Outlook is brighter

The Ticker

October 28, 1991|By Julius Westheimer

When I spoke to three Baltimore businessmen over the weekend, each had something cheerful to say about the local economy.

Joel "Bud" Finkelstein, CEO, Ace Uniform Services: "We seem to be turning around. During the last four weeks uniform rental "add-ons" forged way ahead of layoffs. I'm not predicting the future, but we generally see ahead about six months. We're what you call a 'leading indicator.' With no guarantees, I'll say that right now things are better."

Herbert Davis, Baltimore Realtor: "Real estate activity is often considered an economic barometer, but the trouble there is that activity from courthouse records lags behind actual transactions three to five months. Right now, resale residential activity is picking up and we have a 'normal' market -- numerous buyers not under pressure to buy, plenty of properties for sale and ample mortgage money at lowest rates in several years. I expect continued gradual improvement."

Harvey Bernstein, CEO, Dollar Discount Stores: "Our business is booming, but of course some of that is to be expected because in hard times people save money by buying bargains. But there's more to it than that. We've seen a real pickup recently in all price categories. I see light at the end of the tunnel." (I quipped, "I hope that light isn't the headlight of an approaching train.")

MARYLAND MEMOS: Where are the 50 "hottest counties" in the U.S. in which to start a business? According to American Demographics, there's good news for Maryland.

The magazine, which recently rated 411 counties by population growth, per capita income growth and population density, states, "If you're considering entrepreneurship, examine the following list." The list includes these Maryland counties: Howard, Calvert, Charles, Harford, Frederick, Carroll and Queen Anne's . . . Several tips to pump up your job search from Career Opportunities News, Garrett Park, Md.: "Use a temporary job service; consider a new location; return to school; consider small employers; contact former employers; expand your network."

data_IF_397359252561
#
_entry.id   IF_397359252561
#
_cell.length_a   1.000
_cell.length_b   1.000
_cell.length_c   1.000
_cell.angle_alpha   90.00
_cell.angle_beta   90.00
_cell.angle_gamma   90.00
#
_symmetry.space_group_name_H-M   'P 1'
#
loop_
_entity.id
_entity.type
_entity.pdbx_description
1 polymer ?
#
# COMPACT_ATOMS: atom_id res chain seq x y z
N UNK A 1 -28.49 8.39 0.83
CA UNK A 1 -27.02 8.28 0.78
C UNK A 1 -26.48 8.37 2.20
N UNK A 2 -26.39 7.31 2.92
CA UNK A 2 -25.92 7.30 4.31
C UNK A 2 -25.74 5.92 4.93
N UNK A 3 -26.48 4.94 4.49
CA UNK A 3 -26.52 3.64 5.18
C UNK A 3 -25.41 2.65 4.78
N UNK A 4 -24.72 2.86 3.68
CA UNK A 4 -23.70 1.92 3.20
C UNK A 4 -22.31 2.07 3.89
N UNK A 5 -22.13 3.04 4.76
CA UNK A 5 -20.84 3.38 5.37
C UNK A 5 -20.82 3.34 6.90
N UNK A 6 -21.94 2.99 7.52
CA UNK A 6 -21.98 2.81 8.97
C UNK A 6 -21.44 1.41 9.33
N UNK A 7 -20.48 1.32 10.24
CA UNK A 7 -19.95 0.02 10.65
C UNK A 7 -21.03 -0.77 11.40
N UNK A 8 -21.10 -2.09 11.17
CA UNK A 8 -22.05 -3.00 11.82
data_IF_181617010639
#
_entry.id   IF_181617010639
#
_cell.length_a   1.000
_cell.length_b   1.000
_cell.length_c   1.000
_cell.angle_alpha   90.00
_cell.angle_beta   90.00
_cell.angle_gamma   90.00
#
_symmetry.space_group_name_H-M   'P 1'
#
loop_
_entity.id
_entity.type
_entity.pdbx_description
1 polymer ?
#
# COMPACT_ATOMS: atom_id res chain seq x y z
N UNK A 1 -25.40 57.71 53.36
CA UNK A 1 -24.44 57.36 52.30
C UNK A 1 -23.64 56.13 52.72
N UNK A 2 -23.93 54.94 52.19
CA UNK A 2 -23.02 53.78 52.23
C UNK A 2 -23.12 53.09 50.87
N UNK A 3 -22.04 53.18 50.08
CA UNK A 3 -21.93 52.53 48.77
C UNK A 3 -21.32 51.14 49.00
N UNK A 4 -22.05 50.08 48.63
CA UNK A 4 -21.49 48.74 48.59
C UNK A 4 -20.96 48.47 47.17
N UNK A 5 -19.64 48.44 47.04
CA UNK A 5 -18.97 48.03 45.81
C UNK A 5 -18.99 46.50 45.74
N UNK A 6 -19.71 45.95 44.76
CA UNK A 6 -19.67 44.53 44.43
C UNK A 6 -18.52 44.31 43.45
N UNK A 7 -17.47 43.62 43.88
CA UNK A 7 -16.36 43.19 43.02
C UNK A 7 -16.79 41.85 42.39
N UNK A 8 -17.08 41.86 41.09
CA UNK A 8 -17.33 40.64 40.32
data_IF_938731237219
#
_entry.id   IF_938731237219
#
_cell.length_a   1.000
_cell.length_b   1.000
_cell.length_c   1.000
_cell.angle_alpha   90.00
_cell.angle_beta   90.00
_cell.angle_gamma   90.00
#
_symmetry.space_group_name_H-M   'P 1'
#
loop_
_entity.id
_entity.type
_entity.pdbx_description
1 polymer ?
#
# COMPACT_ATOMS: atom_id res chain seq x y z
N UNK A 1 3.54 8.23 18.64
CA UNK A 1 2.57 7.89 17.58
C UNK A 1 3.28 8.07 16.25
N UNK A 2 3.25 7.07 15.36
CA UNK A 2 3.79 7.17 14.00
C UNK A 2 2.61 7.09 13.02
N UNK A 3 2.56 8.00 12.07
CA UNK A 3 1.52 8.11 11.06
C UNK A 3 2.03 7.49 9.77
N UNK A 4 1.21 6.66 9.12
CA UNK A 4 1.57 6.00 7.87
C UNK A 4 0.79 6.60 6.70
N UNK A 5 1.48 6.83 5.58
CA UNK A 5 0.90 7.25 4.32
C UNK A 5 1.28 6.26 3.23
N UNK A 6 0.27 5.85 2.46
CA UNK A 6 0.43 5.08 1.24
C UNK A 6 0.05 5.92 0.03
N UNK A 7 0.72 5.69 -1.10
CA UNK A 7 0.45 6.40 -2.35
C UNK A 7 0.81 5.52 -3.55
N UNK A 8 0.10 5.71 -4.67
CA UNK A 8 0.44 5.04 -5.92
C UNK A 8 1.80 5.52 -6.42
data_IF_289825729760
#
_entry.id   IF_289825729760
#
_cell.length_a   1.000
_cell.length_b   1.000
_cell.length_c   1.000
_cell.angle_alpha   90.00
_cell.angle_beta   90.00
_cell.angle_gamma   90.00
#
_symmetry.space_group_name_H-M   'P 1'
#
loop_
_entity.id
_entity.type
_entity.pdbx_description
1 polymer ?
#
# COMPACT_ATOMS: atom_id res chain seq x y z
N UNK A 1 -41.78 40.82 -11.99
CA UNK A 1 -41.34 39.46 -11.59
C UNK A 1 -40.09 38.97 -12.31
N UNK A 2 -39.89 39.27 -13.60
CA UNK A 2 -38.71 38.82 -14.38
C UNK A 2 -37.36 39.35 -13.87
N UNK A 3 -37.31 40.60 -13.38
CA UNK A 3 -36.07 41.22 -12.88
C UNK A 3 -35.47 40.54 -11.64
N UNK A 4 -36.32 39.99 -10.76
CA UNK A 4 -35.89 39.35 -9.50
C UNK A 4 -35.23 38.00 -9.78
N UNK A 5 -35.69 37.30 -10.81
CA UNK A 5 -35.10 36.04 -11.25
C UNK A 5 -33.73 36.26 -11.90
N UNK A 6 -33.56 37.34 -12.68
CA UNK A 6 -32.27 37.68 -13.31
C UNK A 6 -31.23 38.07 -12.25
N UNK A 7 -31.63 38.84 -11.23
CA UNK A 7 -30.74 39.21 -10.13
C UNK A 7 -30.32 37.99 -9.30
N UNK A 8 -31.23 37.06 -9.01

HOPEFULLY HELPFUL: "Since the first weeks on a job are critical, starting a new assignment can be nerve-wracking," says Woman Engineer magazine. Excerpts: "Establish a bond with your secretary; meet with your supervisor periodically; maintain a high level of visibility; get acquainted with subordinates; meet with other department heads; review your predecessor's files; watch, listen and learn; implement changes slowly; be good to yourself during the transition."

NOTES & QUOTES: "Most super-achievers achieve success (P through long periods of insecurity. You just don't get over that feeling quickly." (Ted Turner with David Frost, CNN) . . . "If you're upset about your pension plan, or think you have discovered mismanagement, contact Division of Technical Assistance (202-523-8784) for the address and phone number of the nearest Pension and Welfare Benefits Administration, or call U. S. Department of Labor, Office of Inspector General (800-347-3756.)" (Money, November) . . . "The customer is always right." (H. Gordon Selfridge, famous London retailer) . . . "Virtue has its own reward, but no sale at the box office." (Mae West, 1892-1980) . . . "Kodak sells film, but they don't advertise film; they advertise memories." (Theodore Levitt).

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